The Movie to Keep Squaw True now streaming online
“The Movie to Keep Squaw True,” depicting the fight against major development at Squaw Valley, is now streaming online for free, after multiple screenings across the West.
“The focus of this movie is to give an update on everything that’s happened in the last eight years with the proposed development,” said Chase Schweitzer, Sierra Watch field manager. “This story is how we’re still working to find a better outcome, something that will benefit the entire Squaw Valley and North Lake Tahoe region,” he said.
First released at the Tahoe Art Haus in December, Sierra Watch took the movie on a five-state tour with screenings in the Reno, June Lake, San Francisco, the Colorado Rockies, Jackson Hole, Wyo., and Montana. According to Schweitzer the screenings hosted around 2,500 people in total. Within a week of releasing the film online over 1,800 have visited Sierra Watch’s website to watch the film.
“We had a ton of people that were getting inspired,” said Schweitzer. “The main message of the movement is a positive one.”
Directed by Tahoe locals Robb Gaffney and his brother, Scott Gaffney, the movie features ski legends from the area as well as residents, lawyers and ecologists.
“The making of this movie was a community effort within itself,” said Chase who said a lot of the footage for the film was donated by local filmmakers.
The movie is centered around a 25-year development project at the base of Squaw Valley, originally submitted to Placer County in May 2012. The project involves the development of up to 850 hotel, condominium and residential units and a 90,000 square-foot indoor adventure center. Despite backlash from Sierra Watch and a series a lawsuits filed against the project, courts have continued to rule in favor of the resort.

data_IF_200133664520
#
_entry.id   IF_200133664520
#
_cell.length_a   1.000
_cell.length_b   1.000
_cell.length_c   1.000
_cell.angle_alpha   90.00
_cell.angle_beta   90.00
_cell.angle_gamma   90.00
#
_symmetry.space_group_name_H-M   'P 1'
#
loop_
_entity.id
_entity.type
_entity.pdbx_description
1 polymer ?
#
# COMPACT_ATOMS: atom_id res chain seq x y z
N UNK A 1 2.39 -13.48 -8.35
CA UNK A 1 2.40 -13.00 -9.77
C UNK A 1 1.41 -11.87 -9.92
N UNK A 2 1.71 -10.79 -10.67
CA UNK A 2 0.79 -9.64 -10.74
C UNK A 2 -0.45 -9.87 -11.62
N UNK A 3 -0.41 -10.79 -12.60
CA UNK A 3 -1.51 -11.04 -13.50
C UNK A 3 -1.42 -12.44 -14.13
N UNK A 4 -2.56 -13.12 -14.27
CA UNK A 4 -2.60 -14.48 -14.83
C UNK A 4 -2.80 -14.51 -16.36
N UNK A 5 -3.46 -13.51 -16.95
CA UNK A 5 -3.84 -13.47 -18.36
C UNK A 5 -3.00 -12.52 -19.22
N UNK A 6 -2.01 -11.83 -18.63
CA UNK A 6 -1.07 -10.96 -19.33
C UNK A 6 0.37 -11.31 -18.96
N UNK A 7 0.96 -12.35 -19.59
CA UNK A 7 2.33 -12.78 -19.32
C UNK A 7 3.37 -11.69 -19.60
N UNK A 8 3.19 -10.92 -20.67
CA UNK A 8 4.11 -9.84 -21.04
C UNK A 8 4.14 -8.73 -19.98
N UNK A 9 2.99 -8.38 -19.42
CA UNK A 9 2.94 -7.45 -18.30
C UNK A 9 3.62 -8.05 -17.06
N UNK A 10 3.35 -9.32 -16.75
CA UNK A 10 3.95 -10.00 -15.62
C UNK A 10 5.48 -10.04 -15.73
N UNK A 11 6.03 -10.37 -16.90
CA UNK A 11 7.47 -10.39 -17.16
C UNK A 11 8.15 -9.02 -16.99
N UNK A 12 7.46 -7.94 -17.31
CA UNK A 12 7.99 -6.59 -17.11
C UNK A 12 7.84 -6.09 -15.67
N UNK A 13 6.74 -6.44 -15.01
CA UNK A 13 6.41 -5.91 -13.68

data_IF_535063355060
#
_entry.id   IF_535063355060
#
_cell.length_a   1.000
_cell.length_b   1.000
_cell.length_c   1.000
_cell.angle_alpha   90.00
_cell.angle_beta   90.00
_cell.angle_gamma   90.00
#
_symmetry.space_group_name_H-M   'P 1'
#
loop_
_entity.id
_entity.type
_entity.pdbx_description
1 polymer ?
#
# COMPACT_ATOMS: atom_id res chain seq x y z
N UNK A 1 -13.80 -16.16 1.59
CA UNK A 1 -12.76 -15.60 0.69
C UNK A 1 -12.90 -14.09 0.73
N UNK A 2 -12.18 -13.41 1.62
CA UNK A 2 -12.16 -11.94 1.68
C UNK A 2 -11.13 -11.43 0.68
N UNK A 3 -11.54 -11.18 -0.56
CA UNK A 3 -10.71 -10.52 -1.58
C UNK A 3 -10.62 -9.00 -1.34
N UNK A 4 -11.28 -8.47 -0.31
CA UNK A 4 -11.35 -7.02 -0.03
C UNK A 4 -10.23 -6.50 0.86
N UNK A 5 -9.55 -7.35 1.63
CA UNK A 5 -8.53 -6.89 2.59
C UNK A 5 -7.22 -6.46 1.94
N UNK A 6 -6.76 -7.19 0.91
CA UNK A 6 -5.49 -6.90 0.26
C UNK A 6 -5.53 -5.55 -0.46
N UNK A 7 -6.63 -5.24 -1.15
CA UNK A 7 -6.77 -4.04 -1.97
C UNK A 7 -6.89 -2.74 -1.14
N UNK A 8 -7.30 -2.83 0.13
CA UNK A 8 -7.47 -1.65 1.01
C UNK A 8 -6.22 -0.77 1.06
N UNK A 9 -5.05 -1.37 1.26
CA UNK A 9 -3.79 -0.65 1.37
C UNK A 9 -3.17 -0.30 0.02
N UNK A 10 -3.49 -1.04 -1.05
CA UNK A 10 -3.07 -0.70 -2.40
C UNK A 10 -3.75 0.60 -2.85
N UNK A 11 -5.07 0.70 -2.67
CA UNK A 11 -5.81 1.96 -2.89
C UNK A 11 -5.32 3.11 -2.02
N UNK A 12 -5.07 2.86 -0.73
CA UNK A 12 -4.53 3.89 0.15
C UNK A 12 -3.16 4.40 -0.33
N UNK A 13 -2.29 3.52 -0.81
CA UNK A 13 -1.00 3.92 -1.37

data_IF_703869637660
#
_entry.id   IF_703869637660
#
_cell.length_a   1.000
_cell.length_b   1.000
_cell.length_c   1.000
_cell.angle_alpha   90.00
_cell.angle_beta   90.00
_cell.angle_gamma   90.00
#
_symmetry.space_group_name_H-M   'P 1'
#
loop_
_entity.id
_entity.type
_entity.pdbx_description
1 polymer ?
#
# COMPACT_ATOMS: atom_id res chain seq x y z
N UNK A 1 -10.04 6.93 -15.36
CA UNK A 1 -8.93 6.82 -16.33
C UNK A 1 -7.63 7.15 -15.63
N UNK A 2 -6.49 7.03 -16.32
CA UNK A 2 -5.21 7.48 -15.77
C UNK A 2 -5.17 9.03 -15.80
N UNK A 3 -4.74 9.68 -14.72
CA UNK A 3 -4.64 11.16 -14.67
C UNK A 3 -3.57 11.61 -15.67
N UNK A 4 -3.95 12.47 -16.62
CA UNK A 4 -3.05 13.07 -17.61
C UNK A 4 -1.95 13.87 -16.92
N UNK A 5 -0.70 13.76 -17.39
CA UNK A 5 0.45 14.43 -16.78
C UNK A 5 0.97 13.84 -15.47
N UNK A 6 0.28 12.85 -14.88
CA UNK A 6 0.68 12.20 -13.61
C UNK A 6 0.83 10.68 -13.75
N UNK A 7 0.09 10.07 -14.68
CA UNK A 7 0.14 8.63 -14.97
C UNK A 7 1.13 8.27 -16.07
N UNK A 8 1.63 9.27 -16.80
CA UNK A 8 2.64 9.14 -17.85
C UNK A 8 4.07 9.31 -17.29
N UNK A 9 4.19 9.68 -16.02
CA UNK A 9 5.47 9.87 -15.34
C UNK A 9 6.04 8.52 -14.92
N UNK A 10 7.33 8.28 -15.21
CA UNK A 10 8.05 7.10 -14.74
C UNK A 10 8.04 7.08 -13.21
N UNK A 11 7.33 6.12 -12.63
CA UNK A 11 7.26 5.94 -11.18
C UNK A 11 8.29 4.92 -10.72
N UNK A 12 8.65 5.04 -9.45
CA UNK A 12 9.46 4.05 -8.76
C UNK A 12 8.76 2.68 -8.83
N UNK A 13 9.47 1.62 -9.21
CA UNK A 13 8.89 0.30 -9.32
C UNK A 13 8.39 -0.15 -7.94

“The most important thing is that we can grow the grassroots movements,” said Schweitzer. “Communities can come together in positive ways to advocate for a more responsible outcome,” he said.
In August, a Placer County judge ruled in favor of Placer County and Squaw Valley Resort against a lawsuit filed by Sierra Watch, that claimed the county had violated the Brown Act when approving the development project. Sierra Watch is continuing their fight by appealing the decision to the California Court of Appeals.
The environmental group will be hosting an update on the Keep Squaw True movement on September 18 at the Squaw Valley Public Utility District.
Hannah Jones is a reporter for the Sierra Sun. She can be reached at firstname.lastname@example.org or 530-550-2652.